Daryl G. Jones

Director of Research


What Is Your Vision? - COD 09.17



TODAY’S S&P 500 SET-UP – September 17, 2014

As we look at today's setup for the S&P 500, the range is 30 points or 1.10% downside to 1977 and 0.40% upside to 2007.                                           













  • YIELD CURVE: 2.04 from 2.06
  • VIX closed at 12.73 1 day percent change of -9.84%


MACRO DATA POINTS (Bloomberg Estimates)

  • 7am: MBA Mortgage Applications, Sept. 12 (prior -7.2%)
  • 8:30am: CPI m/m, Aug., est. 0.0% (prior 0.1%)
  • 8:30am: Current Account Bal., 2Q, est. -$113.4b (pr -$111.2b)
  • 10am: NAHB Housing Market Index, Sept., est. 56 (prior 55)
  • 10:30am: DOE Energy Inventories
  • 2pm: Fed seen maintaining overnight bank lending rate target between 0% and 0.25%, reducing QE purchases by $10b
  • 2:30pm: Fed’s Yellen holds news conference on FOMC



    • President Obama in Tampa to attend briefings at Centcom
    • 10am: Benghazi Select Cmte hearing
    • 10:15am: Senate Finance Cmte hearing on energy tax incentives, revising the U.S. energy tax code
    • 10:30am: Senate Judiciary Cmte holds hearing on open Internet, net neutrality debate
    • 10:30am: Sen. Armed Services Cmte leaders to hold news briefing to release newly declassified report on yr-long investigation of cyber hacking into computer networks of some defense contractors
    • 1pm: Wells Fargo CEO John Stumpf talks about role of financial services in economy at National Press Club
    • 2pm: CFTC holds meeting to consider rule on margin requirements and final rule on utility special entities
    • 2pm: House Oversight panel holds hearing on IRS, missing e-mails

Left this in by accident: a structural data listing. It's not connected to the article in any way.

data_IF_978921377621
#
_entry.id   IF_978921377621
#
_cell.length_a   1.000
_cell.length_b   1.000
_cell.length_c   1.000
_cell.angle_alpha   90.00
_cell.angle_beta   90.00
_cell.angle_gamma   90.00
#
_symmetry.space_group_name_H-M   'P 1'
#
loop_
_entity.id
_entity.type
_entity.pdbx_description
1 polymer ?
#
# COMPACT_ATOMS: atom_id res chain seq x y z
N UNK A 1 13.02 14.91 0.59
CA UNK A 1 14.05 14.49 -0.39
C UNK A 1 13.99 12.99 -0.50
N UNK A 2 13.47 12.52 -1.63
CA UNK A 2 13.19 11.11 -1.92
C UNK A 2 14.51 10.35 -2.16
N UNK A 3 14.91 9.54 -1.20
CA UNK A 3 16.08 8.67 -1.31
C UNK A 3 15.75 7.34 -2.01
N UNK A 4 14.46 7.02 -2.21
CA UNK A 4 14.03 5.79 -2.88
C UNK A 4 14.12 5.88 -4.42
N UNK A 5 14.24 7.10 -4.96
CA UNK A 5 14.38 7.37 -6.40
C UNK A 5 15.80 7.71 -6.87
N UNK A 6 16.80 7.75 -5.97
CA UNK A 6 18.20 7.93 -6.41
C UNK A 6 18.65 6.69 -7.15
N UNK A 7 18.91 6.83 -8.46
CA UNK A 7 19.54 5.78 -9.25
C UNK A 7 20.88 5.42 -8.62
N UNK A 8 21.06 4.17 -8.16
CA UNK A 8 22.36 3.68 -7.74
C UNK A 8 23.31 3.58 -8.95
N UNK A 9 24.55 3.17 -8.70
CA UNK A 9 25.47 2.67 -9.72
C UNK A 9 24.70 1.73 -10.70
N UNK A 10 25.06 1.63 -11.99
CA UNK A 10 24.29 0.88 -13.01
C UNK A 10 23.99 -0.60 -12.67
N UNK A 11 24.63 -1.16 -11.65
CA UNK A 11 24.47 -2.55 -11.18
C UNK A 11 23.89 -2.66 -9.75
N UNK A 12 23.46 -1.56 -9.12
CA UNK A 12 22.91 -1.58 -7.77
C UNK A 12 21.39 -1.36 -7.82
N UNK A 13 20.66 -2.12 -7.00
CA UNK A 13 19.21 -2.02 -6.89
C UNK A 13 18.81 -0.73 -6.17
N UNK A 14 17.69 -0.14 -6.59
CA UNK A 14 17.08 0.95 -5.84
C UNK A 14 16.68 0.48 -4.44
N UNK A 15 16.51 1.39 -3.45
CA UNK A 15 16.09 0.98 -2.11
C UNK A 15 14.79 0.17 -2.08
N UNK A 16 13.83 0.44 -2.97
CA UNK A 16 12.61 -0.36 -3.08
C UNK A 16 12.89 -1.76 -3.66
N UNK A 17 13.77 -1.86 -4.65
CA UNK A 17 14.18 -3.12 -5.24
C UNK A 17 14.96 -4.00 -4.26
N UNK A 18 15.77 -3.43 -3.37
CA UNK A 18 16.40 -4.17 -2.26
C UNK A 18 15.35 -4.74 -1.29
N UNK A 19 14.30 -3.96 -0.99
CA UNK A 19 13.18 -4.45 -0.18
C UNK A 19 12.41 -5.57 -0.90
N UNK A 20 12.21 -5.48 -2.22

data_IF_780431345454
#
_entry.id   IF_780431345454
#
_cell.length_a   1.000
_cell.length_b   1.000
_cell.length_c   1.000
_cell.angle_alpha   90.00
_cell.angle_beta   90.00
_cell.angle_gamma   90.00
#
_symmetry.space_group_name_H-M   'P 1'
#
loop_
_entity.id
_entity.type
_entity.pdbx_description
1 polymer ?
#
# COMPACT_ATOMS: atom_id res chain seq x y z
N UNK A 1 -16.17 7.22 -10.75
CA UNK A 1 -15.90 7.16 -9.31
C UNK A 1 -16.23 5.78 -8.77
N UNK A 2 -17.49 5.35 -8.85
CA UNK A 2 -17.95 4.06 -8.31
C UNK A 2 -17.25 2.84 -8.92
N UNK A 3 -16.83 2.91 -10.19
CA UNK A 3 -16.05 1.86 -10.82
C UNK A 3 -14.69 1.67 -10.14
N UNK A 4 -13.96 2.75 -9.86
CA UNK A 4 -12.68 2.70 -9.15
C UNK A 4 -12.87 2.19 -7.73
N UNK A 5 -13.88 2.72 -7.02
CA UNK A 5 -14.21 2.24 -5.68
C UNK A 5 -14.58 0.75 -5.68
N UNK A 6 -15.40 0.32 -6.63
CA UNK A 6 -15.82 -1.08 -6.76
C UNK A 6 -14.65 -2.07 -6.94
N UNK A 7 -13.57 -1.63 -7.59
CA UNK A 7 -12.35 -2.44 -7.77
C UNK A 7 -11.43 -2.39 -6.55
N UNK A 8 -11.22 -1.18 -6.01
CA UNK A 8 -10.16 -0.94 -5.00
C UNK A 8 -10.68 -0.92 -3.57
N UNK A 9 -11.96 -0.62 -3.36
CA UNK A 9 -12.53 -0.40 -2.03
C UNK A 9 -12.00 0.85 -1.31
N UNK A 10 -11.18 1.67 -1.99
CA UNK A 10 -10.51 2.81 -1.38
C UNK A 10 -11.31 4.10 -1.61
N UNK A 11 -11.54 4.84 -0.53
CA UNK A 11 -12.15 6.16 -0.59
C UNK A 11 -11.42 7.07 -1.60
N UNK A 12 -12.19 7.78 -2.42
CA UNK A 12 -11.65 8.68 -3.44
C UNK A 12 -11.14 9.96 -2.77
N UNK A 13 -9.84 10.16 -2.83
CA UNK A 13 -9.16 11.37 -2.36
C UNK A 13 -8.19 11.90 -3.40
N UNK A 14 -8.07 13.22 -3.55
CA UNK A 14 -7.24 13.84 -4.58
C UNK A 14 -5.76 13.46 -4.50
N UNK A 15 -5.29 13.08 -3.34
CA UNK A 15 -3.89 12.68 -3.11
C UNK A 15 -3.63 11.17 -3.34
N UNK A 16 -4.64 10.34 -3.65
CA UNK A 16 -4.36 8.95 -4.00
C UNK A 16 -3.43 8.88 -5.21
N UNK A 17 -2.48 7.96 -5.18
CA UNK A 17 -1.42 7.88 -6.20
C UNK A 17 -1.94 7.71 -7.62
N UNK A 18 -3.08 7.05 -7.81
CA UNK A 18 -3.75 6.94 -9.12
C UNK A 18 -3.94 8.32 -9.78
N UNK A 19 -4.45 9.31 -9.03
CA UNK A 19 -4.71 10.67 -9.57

• 2:30pm: Senate Foreign Relations Cmte hears from Sec. of State John Kerry on U.S. strategy to defeat Islamic State



  • Fed Decision Day Guide: considerable debate on forward guidance
  • China joins ECB in adding stimulus as Fed scales back
  • Microsoft’s Nadella raises dividend, changes 2 board members
  • Citigroup embraces derivatives risk as deals surge
  • Endo offers $2.2b for men’s health drugmaker Auxilium
  • Sony widens full-year net loss forecast to 230b yen vs 50b yen
  • Credit Suisse loans said to draw regulatory scrutiny: WSJ
  • Scots independence campaigns make final appeals ahead of vote
  • U.K. “bad bank” said to prefer JPMorgan as bidder: Telegraph
  • Barclays hid trader role after questions, Schneiderman says



    • Clarcor (CLC) 5:08pm, $0.79
    • Cracker Barrel (CBRL) 7am, $1.56
    • FedEx (FDX) 7:30am, $1.96 - Preview
    • General Mills (GIS) 6:55am, $0.69 - Preview
    • Herman Miller (MLHR) 4pm, $0.47
    • Lennar (LEN) 6am, $0.67 - Preview
    • Pier 1 Imports (PIR) Aft-Mkt, $0.13
    • United Natural Foods (UNFI) 4:05pm, $0.65



  • Iron Ore Seen Stabilizing by Australia as High-Cost Mines Close